Precious Bodily Fluids

The Squid and the Whale

"Your father and I love you very much, but..."

The Squid and the Whale demands much of its viewer, directed as it is toward an audience who has lived through the divorce of their parents. This was, apparently, a somewhat autobiographical film by Noah Baumbach, although it’s quite certain that he borrowed more than a little inspiration from the films of his producer (and recent co-writer) Wes Anderson, particularly The Royal Tenenbaums. Indeed, it appears that The Squid and the Whale was filmed in the same New York neighborhood as Tenenbaums and even includes a strong tennis element, a couple brothers, and a book fetish, to name only a few.

111 Archer Ave.?

111 Archer Ave.?

Baumbach employs a cinema-vérité style that differs substantially from Anderson’s hyper-two-dimensional, telephoto-flattened, landscape/portrait-influenced cinematography. Baumbach’s camera functions in sync with the grittiness of the film’s content, which is sharper and rawer than Anderson’s stuff. Humor is present in The Squid and the Whale, but it’s much less comfortable, less laugh-out-loud than in Tenenbaums. Every laugh here is accompanied by a cringe, a fact that many must interpret as deeper sensitivity on Baumbach’s part toward his characters. While Anderson has been accused of not caring for his characters, it would be difficult to put such a charge toward Baumbach. (For the record, we do not share this opinion concerning Anderson.)

Havin a ball

The Squid and the Whale pierces the inner space of its characters’ human psyches in a profound way. This film has a way of following the viewer around long after the screening is over. Since it seems to be impossible here to look at this film without reference to Tenenbaums, let’s continue with the comparative study. The very title The Royal Tenenbaums carries the implication with it that all the characters in the film are essentially the same singular character. They can all be defined in the same way despite their “quirky” differences. In many ways, this is often true of Wes Anderson’s films. This work from Baumbach, on the other hand, is working toward the opposite goal: demonstrating the differences separating the characters from one another, even those belonging to the same family. It is the older son’s attempts to imitate his father that most clearly betray his distinct individuality.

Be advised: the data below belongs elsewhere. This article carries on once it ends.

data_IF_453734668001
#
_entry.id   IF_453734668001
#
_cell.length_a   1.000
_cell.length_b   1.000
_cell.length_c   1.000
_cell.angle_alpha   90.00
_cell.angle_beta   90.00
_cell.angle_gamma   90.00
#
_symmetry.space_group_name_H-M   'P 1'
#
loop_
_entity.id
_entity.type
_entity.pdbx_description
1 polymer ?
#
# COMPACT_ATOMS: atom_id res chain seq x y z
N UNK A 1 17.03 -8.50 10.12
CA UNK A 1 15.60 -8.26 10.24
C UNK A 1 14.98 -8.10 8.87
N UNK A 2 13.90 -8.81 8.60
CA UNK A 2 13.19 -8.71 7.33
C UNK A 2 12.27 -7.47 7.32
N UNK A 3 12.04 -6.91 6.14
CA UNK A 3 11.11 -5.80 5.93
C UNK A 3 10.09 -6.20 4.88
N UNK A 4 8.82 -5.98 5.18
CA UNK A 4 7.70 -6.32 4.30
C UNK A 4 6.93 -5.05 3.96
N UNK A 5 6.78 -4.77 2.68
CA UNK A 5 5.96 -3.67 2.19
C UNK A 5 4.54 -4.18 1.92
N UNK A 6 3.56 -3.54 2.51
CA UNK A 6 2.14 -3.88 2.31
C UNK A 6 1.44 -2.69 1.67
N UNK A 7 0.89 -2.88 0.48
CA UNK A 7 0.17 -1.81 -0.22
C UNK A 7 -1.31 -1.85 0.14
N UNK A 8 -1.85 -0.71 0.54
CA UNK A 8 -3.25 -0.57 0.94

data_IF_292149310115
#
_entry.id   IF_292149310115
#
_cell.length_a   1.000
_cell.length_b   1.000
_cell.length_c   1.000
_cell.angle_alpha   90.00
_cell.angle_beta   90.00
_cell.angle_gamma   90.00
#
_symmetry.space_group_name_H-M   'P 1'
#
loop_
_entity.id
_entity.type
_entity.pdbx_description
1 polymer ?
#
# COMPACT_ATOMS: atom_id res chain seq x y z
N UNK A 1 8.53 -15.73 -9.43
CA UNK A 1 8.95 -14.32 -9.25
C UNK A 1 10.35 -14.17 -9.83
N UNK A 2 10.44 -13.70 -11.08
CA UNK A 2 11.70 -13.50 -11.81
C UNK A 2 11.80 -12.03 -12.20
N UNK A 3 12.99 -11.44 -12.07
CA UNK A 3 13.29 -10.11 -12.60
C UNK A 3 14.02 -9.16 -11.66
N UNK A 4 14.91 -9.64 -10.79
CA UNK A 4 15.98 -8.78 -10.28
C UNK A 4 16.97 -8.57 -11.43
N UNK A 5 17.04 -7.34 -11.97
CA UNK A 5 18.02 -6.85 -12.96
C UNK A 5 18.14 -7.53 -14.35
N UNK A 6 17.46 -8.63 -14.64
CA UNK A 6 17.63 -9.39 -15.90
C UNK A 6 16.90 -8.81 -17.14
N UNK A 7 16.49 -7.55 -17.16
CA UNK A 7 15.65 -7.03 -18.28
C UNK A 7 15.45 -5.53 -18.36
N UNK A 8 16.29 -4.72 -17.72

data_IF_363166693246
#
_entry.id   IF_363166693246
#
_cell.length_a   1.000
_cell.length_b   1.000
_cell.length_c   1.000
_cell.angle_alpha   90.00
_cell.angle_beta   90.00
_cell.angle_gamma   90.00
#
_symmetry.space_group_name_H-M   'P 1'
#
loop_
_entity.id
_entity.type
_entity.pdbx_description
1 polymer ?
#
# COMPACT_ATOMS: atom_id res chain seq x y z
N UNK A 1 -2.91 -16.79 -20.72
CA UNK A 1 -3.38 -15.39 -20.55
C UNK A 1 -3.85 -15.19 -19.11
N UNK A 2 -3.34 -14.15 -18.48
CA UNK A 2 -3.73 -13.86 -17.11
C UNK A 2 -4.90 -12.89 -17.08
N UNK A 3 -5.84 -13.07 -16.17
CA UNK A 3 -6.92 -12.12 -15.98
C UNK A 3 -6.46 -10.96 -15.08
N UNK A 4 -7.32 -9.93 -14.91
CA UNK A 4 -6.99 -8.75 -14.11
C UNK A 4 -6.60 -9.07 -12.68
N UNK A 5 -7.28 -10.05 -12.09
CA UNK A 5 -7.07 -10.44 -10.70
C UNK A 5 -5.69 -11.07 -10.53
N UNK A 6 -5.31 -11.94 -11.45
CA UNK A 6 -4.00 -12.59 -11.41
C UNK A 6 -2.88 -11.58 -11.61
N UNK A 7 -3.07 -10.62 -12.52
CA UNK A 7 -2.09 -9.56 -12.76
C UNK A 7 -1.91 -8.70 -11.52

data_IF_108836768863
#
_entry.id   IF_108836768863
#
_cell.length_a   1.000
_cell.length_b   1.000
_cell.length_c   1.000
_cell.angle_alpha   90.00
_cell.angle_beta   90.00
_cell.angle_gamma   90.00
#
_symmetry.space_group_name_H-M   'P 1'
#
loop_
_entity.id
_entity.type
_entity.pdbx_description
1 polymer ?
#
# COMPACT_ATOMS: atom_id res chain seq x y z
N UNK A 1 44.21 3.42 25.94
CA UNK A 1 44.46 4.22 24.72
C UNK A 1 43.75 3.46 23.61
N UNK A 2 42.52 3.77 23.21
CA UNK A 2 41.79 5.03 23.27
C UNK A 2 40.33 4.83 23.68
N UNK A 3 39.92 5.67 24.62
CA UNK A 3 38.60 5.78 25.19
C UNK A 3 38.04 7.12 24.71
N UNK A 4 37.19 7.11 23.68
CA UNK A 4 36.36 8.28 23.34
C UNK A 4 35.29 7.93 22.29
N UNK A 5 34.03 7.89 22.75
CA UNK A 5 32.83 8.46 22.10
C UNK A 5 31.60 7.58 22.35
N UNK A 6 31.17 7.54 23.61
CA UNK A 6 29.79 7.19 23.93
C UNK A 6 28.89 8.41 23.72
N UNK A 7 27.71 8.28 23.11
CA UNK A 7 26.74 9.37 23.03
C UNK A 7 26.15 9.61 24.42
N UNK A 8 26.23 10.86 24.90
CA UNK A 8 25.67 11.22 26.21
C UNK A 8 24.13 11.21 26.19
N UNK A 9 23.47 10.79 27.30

Baumbach is unafraid to explore the deep-seated and awfully uncomfortable realities that may follow in the life of a prepubescent boy as his parents are neglecting him and pursuing their own narcissistic pleasures. He does so very ably and weaves a cohesive story together without neglecting one of the characters in the mix. The extreme honesty, lack of flashy style, and unpretentious art that concludes the film work together quite well and seem to disarm the viewer from reacting against the film. Also not unlike Anderson, Baumbach reaches toward something mythic in nature, born out of family and human experience. The referent contained in the title makes a beautiful and powerful appearance toward the film’s end. It is situated up high, it is looked up at, it is wondered over, it transcends.



Dumber than ever

Just lock the door when you go out, mkay?

The crickets and the rust-beetles scuttled among the nettles of the sage thicket. "Vámonos, amigos..."

Echoes of Chas

The M/Other

This entry was published on February 8, 2010 at 5:45 pm. It’s filed under 2000s Cinema, American film and tagged , , , , , , . Bookmark the permalink. Follow any comments here with the RSS feed for this post.

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